- Even abstract terms become more comprehendible in the way Tyāgarājasvāmi sets them to music. Take for example the kṛti ‘Sīta-vara’ in raga Deva-gandhari. In the caraṇam, the word ‘Ᾱkaśa’ is set in such a way as to make us experience its expanse.
- Tyāgarājasvāmi was also a master of saṃgatis or melodic variations to bring out the essence of the lyrics. While many scholars opine that these were later additions by his students, there is no denying that Tyāgarājasvāmi did compose many of these. Take for example the kṛti ‘O Raṃgaśāyī’ which glorifies Lord Ranganatha which is the form of Vishnu sleeping in the Kśīra-sāgara. The Pallavi is set in such melodic variations as to symbolize the waves of the Kśīra-sāgara wherein each succeeding variation builds on the earlier one in a wavy pattern.
- Another example is of kṛti ‘Alakalalla’ wherein he describes the curls of hair of Rama through the eyes of sage Viśvāmitra. The melodic variations bring us the feeling of seeing the curly wavy hair tresses!
- In the kṛti ‘Ematicevo’ in Sahana, he pleads to Rama to listen to him and is sad that he is not listening to. This is evoked beautifully through the raga Sahana.
- In another kṛti ‘Mrdu Bhāṣaṇa’, he mentions of the ‘sweet conversational’ nature of Rama. The song is so set to evoke a sweet and soft start when speaking of Mrdu Bhāṣaṇa. For this he uses a unique raga called Maruva Dhanyasi considered to be invented by him.
Examples of kritis of Muttusvāmi dikṣita(Demonstration)
- Kṛti ‘Māmava Paṭṭābhirāma’ in the raga Maṇiraṃgu wherein Dikṣita visually describes the coronation scene of Rāma – the kind of throne he’s sitting, the ornaments he’s wearing, his complexion, his demeanor, people sitting/ standing beside him etc. In addition, Dikṣita uses a raga like Maṇiraṃgu, that is soft yet majestic and used for auspicious occasions, to compose this which elevates the song and helps us meditate on the form of ‘Paṭṭābhirāma’!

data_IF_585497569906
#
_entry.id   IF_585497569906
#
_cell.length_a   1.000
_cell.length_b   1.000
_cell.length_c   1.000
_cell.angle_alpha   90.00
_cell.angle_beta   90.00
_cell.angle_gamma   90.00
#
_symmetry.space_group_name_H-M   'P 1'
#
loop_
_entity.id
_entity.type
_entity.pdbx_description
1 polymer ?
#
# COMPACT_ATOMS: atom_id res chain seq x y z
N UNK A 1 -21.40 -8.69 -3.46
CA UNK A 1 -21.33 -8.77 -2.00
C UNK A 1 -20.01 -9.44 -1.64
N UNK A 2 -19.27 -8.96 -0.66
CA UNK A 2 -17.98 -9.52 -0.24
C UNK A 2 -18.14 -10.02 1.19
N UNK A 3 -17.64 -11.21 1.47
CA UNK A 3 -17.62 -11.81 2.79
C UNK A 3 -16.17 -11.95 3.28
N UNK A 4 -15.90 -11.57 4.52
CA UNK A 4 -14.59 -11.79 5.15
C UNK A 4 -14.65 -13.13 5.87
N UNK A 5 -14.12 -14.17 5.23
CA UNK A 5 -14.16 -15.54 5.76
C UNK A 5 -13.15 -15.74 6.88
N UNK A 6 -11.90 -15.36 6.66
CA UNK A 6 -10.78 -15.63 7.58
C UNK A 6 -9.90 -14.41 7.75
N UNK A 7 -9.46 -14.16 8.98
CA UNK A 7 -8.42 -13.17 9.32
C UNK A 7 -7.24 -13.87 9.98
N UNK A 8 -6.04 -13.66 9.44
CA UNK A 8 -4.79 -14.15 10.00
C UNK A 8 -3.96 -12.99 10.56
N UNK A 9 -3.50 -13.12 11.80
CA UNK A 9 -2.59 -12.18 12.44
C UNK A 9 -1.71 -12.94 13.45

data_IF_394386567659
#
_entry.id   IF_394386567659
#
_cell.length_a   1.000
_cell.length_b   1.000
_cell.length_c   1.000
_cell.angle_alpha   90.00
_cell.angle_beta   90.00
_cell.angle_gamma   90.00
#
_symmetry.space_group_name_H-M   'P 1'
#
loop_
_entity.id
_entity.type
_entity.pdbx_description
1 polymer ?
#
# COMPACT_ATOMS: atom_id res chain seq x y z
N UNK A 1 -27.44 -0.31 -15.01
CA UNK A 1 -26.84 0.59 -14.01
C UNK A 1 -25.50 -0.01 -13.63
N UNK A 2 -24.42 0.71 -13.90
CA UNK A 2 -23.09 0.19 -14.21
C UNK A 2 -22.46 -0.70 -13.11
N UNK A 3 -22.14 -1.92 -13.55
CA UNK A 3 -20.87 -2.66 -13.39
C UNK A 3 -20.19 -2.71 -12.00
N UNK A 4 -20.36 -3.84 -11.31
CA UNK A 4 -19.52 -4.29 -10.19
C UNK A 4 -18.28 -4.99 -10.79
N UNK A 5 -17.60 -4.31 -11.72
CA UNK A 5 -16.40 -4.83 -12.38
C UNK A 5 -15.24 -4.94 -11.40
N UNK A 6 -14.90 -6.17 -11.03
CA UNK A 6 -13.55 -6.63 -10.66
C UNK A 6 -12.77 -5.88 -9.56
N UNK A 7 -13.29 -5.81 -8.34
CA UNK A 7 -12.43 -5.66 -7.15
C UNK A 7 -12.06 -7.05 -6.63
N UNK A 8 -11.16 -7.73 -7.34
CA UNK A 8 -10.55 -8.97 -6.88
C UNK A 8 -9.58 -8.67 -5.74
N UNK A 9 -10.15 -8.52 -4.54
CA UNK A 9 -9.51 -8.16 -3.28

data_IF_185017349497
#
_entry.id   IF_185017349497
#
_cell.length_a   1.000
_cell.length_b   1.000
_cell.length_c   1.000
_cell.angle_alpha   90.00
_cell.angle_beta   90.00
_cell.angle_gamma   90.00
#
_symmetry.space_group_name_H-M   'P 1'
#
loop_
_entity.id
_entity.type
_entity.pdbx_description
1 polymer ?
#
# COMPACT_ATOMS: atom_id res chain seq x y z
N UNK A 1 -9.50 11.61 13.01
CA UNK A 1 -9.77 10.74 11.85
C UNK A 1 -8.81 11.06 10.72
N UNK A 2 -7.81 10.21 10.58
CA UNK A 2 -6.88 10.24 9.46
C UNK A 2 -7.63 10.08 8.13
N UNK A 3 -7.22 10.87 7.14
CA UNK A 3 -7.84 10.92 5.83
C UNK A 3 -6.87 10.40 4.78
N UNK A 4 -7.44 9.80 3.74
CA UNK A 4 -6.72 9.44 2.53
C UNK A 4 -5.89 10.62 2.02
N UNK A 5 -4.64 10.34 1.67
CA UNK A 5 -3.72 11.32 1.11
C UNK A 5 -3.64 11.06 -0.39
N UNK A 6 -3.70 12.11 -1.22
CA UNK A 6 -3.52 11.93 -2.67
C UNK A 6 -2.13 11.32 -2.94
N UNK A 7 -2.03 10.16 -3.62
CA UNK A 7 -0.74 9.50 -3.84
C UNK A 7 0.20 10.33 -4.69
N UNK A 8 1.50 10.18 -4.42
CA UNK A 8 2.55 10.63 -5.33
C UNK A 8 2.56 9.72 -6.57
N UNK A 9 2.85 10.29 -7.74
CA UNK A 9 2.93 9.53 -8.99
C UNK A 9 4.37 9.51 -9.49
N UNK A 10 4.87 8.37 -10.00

- Kṛti ‘Māmava Mīnākṣi’ in raga Varali wherein Dikṣita is describing the majesty of the Goddess who ruled over Madurai. Her triumphant conquest is described in the Caraṇa (Dig-vijaya-pradāyini). The music for this phrase is set such that the grandeur & majesty of Varali is brought to the fore.
- In the Kṛti ‘Śri Subrahmaṇyāya Namaste’, Dikṣita brings out the difference between the Brahmins who worship Muruga on this earth and the celestials who worship him in the heavens by setting them to music in lower and higher octaves respectively(Bhūsuradi-samasta-jana-pūjitabja-caraṇāya & vāsavādi-sakala-deva-vanditāya-vareṇyāya)
- The Navagraha kṛtis of Dikṣita are a treasure where he has highlighted the relative importance of the grahas with musical phrases. A case in point are the kritis of Bṛhaspati and Śukra both of who are the teachers of the Devas and Asuras respectively and hence the songs on them begin in the higher octaves (Bṛhaspate Tārāpate & Śri Śukra Bhagavantam) while all other songs are in the middle and lower octaves.
In essence, we see that through their kṛtis, Tyāgarājasvāmi and Muttusvāmi dikṣita could bring people closer to Nadopāsana. The unique combination of saṃgīta along with relevant sāhitya helps the individual to meditate firstly on the gross form of Saguṇa Brahman manifested by the words, subtle form of Saguṇa Brahman manifested by the words and then the subtler form of Saguṇa Brahman manifested by the Nāda.
CU: Chāndogya Upaniṣad
SR: Saṃgīta Ratnākara